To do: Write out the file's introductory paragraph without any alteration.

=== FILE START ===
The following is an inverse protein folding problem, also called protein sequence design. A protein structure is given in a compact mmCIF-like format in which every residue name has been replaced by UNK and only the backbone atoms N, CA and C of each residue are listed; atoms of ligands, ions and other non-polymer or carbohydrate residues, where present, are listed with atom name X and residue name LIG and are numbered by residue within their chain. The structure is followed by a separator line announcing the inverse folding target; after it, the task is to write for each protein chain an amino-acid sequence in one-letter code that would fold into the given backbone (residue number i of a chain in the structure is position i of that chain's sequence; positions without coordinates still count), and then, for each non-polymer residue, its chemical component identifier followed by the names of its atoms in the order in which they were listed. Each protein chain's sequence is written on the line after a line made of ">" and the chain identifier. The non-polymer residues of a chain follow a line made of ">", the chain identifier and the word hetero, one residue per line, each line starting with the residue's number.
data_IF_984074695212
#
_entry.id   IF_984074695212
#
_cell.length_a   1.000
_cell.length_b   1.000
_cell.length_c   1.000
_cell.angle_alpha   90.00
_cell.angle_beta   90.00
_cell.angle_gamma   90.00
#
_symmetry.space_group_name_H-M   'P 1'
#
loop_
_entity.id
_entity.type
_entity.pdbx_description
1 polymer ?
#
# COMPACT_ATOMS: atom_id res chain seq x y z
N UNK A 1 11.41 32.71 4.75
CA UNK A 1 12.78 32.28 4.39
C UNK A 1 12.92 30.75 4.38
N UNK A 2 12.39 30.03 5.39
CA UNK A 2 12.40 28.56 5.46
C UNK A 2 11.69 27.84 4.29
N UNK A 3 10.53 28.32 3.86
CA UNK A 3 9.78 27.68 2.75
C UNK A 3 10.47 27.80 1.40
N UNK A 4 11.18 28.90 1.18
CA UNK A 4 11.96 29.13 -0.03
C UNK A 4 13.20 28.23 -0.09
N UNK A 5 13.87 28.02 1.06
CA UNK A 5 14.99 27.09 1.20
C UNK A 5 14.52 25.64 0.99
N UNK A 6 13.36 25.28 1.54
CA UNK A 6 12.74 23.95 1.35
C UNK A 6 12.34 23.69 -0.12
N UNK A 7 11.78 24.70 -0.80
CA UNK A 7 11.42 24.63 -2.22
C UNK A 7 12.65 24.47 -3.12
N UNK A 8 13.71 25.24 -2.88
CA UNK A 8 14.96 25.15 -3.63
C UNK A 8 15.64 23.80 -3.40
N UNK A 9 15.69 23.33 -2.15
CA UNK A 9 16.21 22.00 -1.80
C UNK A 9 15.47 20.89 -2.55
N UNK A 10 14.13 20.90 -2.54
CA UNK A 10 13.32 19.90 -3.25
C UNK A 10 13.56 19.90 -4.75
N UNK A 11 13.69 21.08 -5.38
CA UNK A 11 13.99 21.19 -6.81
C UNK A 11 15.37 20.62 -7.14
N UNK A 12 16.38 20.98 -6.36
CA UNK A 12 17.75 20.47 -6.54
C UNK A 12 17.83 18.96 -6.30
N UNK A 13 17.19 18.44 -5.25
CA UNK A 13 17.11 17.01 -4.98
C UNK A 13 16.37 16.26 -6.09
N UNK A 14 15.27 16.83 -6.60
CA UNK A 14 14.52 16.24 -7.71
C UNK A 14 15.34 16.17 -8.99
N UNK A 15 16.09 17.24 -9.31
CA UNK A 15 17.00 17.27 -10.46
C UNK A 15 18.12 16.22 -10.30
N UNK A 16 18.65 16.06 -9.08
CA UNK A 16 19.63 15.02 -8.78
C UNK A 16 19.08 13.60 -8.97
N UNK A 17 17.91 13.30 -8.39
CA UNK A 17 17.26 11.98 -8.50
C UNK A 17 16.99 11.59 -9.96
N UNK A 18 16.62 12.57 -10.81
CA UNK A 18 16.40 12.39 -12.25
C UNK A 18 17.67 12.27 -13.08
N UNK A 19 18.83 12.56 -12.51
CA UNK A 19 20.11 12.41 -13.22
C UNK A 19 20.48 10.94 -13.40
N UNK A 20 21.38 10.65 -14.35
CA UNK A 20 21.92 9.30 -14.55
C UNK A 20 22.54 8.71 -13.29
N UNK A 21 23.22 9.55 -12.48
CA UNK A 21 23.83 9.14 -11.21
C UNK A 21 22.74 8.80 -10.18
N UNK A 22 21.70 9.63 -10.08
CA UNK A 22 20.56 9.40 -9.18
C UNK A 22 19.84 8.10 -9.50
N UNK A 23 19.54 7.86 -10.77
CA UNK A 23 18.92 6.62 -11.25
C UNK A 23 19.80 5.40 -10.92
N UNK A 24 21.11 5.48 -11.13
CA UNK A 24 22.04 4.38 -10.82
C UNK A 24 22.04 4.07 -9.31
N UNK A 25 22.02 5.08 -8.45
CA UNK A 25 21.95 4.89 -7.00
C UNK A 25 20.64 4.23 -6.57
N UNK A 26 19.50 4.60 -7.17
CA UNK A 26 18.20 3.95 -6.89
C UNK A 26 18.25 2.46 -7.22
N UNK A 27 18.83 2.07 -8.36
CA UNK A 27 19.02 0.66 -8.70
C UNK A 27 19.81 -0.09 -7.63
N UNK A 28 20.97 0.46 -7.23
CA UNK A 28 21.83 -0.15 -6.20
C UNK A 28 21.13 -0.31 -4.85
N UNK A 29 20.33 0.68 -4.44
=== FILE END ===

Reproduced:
The following is an inverse protein folding problem, also called protein sequence design. A protein structure is given in a compact mmCIF-like format in which every residue name has been replaced by UNK and only the backbone atoms N, CA and C of each residue are listed; atoms of ligands, ions and other non-polymer or carbohydrate residues, where present, are listed with atom name X and residue name LIG and are numbered by residue within their chain. The structure is followed by a separator line announcing the inverse folding target; after it, the task is to write for each protein chain an amino-acid sequence in one-letter code that would fold into the given backbone (residue number i of a chain in the structure is position i of that chain's sequence; positions without coordinates still count), and then, for each non-polymer residue, its chemical component identifier followed by the names of its atoms in the order in which they were listed. Each protein chain's sequence is written on the line after a line made of ">" and the chain identifier. The non-polymer residues of a chain follow a line made of ">", the chain identifier and the word hetero, one residue per line, each line starting with the residue's number.